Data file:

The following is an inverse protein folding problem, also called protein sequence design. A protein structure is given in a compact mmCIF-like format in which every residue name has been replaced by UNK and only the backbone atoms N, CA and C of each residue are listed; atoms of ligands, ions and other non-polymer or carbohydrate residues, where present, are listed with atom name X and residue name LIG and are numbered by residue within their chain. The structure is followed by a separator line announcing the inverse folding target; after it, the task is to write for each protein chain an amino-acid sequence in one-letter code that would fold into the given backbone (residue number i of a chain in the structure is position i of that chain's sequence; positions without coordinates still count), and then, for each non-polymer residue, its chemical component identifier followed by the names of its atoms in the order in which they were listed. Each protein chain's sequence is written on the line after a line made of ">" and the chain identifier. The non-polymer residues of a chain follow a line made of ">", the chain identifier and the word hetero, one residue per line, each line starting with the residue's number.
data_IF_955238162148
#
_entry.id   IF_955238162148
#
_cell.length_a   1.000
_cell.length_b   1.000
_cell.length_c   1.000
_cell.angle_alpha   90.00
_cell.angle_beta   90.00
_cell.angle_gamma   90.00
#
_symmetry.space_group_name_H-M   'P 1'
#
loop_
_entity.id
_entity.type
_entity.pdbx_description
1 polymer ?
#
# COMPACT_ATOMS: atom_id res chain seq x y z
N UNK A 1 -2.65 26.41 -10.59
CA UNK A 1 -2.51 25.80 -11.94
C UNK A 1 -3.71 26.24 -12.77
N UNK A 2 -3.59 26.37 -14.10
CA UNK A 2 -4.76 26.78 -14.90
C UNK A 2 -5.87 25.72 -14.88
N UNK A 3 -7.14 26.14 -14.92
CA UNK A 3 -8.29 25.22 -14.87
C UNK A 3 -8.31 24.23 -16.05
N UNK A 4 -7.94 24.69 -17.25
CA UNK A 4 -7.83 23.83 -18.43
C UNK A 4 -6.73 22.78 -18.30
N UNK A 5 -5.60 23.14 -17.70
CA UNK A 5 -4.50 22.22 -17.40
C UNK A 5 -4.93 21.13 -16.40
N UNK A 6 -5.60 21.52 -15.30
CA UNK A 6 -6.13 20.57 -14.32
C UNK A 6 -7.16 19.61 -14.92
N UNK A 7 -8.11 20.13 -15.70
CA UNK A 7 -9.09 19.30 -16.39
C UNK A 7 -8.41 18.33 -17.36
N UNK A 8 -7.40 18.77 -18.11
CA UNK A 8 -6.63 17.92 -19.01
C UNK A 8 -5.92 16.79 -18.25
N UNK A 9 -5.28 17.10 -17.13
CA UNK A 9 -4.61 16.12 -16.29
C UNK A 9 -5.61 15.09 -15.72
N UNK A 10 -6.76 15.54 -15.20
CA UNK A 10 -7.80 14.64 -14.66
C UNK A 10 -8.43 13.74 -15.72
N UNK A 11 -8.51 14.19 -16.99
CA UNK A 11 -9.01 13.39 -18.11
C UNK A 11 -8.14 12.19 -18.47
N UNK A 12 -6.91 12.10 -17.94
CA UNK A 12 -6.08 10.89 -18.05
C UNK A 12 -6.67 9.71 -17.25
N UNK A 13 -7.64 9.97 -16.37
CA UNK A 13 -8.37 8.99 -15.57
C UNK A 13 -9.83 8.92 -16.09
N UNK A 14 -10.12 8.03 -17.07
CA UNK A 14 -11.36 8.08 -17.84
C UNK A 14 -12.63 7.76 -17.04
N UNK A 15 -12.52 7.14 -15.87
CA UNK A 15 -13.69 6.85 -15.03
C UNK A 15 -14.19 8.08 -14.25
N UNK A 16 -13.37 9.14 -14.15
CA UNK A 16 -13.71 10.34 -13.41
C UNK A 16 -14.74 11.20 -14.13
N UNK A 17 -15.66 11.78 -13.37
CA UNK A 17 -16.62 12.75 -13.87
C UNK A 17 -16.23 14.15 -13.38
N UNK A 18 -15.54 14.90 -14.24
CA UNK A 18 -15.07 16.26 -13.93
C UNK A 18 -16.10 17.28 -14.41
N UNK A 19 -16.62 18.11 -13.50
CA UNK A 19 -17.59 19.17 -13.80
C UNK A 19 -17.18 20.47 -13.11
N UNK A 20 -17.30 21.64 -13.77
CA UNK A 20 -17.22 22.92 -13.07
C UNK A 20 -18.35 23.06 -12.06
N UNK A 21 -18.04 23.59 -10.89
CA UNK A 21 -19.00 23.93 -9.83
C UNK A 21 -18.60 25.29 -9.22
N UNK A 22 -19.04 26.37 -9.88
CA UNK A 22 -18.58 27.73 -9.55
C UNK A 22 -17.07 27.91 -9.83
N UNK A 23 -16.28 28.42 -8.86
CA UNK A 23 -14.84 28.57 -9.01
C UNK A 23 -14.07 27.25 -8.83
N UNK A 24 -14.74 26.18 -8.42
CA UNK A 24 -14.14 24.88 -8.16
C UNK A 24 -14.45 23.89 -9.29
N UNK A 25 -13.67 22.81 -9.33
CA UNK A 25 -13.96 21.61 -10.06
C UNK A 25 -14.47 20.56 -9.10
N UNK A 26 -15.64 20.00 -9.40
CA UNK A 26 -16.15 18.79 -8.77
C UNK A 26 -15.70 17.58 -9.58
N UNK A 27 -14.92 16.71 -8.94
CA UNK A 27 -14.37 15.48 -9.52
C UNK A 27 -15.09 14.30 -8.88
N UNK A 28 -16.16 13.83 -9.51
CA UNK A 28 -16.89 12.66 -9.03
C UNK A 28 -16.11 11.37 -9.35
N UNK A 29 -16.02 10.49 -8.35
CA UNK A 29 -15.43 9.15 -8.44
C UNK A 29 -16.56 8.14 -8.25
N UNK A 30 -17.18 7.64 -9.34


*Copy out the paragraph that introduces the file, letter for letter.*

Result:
The following is an inverse protein folding problem, also called protein sequence design. A protein structure is given in a compact mmCIF-like format in which every residue name has been replaced by UNK and only the backbone atoms N, CA and C of each residue are listed; atoms of ligands, ions and other non-polymer or carbohydrate residues, where present, are listed with atom name X and residue name LIG and are numbered by residue within their chain. The structure is followed by a separator line announcing the inverse folding target; after it, the task is to write for each protein chain an amino-acid sequence in one-letter code that would fold into the given backbone (residue number i of a chain in the structure is position i of that chain's sequence; positions without coordinates still count), and then, for each non-polymer residue, its chemical component identifier followed by the names of its atoms in the order in which they were listed. Each protein chain's sequence is written on the line after a line made of ">" and the chain identifier. The non-polymer residues of a chain follow a line made of ">", the chain identifier and the word hetero, one residue per line, each line starting with the residue's number.